By Justin Mitselmakher
Over the past six months, I have been interning for the Long Island Press. Not only have I practiced reporting, editing and fact-checking – I have also become more engaged in the local community.
I met my soon-to-be editor, Timothy Bolger, at our school’s internship fair in November. At the time, I was focused on writing for broadcast with the Stony Brook Media Group. However, I expressed interest in growing as a print writer, knowing that versatility is crucial for journalists.
A week or so later, I received an offer to start writing for the publication. Although finals week was around the corner, I told Timothy I wanted to jump in right away. We agreed upon a day of the week and a number of hours dedicated to work. When it was finally my first day on the job, I was nervous about what was to come. Intrusive thoughts of “Am I good enough?” crept in.
I received an email detailing my first assignment. I was to write a roundup of new restaurants for the month of December. I immediately hopped online and started researching. I scoured Yelp, Instagram, Facebook and more to double-check that the restaurants I found were indeed newly opened, as well as reading reviews, menus and looking at pictures to get a sense of their atmospheres.
From the start, writing in AP Style was heavily emphasized. When working on the restaurant guides, it was fascinating to learn the rules of how foods had to be spelled according to the Stylebook – something I hadn’t thought of before. Even though the guides were structured, I always tried to write in a colorful and alluring voice.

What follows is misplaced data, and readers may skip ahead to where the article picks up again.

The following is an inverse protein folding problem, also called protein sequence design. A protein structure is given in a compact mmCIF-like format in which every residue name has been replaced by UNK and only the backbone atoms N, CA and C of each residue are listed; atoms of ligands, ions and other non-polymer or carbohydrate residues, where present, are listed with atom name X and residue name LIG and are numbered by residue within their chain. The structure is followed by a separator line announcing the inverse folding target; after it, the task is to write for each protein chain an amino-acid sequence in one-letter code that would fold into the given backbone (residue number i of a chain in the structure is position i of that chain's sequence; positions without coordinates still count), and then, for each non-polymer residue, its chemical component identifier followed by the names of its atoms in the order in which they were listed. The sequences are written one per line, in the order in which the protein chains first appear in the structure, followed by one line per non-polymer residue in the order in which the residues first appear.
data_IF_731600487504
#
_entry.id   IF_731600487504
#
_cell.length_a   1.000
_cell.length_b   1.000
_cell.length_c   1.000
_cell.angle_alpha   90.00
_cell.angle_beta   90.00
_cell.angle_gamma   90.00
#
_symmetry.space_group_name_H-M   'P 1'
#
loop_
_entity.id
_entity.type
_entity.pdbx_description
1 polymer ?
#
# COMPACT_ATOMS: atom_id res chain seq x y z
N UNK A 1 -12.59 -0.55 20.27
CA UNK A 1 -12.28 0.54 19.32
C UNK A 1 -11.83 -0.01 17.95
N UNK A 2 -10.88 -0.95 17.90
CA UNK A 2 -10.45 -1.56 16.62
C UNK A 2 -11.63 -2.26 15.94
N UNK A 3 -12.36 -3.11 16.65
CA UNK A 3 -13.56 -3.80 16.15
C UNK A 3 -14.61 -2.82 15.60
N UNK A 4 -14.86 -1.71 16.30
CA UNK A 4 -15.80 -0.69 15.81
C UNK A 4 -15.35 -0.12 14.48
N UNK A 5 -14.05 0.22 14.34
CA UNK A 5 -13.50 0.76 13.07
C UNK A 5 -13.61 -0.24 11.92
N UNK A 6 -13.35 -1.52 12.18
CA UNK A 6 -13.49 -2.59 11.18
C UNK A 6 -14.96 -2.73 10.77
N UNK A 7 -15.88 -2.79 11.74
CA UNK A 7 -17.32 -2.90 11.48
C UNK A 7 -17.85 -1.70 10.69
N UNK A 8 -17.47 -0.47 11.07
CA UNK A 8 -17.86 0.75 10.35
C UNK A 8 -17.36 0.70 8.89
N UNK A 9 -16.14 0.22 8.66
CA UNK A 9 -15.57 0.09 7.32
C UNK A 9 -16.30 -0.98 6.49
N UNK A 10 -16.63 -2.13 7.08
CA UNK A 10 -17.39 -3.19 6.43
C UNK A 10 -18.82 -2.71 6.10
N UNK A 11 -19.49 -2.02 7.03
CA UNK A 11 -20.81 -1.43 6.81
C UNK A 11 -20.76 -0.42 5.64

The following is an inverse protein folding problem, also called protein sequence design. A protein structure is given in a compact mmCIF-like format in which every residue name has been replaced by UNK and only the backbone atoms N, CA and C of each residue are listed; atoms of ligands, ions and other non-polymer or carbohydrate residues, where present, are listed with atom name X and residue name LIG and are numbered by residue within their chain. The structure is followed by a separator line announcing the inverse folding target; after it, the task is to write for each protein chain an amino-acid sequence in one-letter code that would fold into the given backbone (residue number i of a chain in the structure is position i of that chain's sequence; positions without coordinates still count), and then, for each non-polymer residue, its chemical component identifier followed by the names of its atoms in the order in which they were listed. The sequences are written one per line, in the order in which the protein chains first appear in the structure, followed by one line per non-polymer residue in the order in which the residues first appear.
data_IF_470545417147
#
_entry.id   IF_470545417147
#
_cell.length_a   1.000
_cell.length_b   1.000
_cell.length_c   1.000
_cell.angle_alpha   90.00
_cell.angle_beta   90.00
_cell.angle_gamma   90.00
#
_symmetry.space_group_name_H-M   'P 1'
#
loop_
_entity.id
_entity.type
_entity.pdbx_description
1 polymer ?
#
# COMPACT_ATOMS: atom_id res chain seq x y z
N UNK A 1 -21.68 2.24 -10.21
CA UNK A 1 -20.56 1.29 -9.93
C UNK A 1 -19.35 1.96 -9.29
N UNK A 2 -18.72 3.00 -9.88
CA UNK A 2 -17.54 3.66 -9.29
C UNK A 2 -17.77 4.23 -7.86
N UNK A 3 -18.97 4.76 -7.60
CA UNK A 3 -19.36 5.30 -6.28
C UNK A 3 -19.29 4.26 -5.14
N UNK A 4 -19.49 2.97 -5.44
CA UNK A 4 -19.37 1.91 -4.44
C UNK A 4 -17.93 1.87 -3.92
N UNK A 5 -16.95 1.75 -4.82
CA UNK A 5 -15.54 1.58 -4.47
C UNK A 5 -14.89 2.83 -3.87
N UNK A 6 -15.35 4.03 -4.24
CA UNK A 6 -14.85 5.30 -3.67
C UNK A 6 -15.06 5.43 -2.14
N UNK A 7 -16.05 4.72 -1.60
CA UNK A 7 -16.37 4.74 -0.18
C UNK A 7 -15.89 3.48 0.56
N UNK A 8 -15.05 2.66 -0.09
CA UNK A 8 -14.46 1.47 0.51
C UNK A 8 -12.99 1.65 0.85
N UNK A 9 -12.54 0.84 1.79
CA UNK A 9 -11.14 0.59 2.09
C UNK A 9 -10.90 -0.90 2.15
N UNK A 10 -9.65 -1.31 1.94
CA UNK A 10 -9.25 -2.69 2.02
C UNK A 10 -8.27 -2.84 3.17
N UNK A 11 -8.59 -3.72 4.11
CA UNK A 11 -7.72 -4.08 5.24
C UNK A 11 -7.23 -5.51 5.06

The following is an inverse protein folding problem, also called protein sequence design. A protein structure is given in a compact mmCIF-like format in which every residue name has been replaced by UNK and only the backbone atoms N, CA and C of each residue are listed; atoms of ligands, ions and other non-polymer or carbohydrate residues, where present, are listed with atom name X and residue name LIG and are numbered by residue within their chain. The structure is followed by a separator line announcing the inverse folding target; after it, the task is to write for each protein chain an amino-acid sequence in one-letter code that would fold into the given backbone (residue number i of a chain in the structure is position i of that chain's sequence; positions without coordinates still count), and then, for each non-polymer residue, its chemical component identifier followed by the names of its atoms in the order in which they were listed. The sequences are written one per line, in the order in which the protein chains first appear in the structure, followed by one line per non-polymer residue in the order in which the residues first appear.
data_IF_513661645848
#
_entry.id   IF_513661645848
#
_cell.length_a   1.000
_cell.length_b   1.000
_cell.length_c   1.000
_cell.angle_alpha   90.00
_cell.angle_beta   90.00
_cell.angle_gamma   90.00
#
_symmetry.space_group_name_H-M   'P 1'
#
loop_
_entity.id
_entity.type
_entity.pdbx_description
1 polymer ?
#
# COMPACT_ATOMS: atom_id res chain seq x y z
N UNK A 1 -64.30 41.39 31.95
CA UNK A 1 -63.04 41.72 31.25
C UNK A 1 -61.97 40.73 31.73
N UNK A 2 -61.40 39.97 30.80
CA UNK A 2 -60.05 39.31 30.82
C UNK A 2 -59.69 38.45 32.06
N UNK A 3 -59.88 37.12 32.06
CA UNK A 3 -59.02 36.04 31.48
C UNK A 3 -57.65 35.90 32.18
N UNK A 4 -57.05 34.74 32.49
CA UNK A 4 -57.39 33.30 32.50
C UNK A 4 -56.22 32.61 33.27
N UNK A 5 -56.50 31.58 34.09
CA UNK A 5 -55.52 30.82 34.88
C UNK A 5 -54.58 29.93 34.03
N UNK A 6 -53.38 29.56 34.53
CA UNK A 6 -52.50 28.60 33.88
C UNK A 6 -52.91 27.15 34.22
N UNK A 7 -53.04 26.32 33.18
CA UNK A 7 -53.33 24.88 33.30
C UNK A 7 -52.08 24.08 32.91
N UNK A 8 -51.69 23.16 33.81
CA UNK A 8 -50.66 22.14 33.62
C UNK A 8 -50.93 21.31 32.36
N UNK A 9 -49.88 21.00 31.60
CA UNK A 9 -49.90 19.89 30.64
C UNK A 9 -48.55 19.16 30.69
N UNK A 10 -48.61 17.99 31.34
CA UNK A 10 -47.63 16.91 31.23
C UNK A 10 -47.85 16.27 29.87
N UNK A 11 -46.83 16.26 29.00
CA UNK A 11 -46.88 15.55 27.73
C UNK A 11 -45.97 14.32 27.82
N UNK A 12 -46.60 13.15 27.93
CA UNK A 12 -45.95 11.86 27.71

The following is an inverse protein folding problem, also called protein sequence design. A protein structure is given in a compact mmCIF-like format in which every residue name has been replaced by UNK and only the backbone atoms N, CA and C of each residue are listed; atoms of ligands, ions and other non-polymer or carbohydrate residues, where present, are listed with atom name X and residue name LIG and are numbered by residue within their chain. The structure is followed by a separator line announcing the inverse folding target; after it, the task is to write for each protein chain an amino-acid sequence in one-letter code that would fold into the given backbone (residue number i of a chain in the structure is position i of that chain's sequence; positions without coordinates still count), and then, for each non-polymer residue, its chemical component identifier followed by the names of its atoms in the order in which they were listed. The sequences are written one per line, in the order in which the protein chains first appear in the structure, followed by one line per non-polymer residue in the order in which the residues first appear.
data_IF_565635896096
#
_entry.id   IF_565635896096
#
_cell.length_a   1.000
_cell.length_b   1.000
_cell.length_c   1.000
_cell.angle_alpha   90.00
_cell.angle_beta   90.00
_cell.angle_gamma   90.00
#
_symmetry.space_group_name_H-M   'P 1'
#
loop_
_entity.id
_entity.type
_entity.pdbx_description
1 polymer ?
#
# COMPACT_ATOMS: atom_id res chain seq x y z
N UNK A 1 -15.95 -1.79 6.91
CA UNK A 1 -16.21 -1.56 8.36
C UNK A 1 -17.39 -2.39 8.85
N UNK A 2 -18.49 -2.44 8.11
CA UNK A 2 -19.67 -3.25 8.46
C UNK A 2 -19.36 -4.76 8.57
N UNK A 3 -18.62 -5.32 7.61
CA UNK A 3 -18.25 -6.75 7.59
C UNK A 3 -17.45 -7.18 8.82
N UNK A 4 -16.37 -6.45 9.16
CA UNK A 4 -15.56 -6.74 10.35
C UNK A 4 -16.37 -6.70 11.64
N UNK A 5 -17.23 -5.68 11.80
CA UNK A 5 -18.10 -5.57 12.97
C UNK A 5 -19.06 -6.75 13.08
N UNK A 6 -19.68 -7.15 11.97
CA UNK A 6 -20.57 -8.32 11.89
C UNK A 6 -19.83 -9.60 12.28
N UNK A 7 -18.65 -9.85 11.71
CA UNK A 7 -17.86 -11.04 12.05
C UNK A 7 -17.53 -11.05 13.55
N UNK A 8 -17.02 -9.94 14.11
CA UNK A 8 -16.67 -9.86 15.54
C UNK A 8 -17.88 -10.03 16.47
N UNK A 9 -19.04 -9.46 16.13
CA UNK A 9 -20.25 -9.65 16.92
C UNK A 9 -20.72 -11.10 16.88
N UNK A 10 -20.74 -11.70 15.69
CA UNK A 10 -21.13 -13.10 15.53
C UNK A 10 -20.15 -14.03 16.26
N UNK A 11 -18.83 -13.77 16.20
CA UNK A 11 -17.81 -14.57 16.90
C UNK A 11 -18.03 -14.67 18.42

As the weeks went on, I grew accustomed to writing all sorts of lists, from holiday events, new restaurants and local charities. I was learning about theaters, people and towns I had never heard of before, all from the comfort of my dormitory.
It was during winter break that I was assigned an actual story to report on. The supply-chain crisis had created a cream cheese shortage. I immediately started making calls to bagel shops in Nassau and Suffolk counties. An adrenaline rush came over me when I was firing questions at shop owners, scribbling down notes and researching the history of the economic issue. A few hours later I sent my story to Timothy, hoping to have his approval.
It was a celebratory day when my bagel store story was published, and from then on, I felt that Timothy trusted me to deliver quality pieces. In the months following, I conducted many interviews for other stories. Timothy connected me with Kristen Glosserman, a celebrity life coach, who confessed during our 20-minute phone call that she had been taping for NBC’s “Today” show earlier that day. It gave me a sense of confidence and power as a student journalist to report on influential people like Glosserman and author Brad Kolodny.
My time at the Long Island Press taught me to snap into writing mode faster than I had done before. Often, I submitted stories the same day they were assigned to me. As the weather warms and I find myself off-campus, a small burst of pride comes over me when I unexpectedly drive past restaurants I have covered in these past months. Working and writing remotely can be isolating, but seeing subjects in real life feels rewarding.
I walked past a newsstand nestled in the 20s and Broadway when home in the city a few weeks ago. Logos of the Long Island Press and Dan’s Papers logos – the two outlets where I had been published – caught my eye, and I quickly rummaged through the copies. Although I wasn’t in that week’s edition, it was surreal knowing my words were tangible and not just on the computer screen as I had always seen them.
To future interns at the Press – don’t be afraid to ask questions. Sometimes assignments can seem too vague, and a simple follow-up email will always clear any confusion. Also, don’t let a lack of resources (like not having a car) stop you. Your next story could be one Google search away.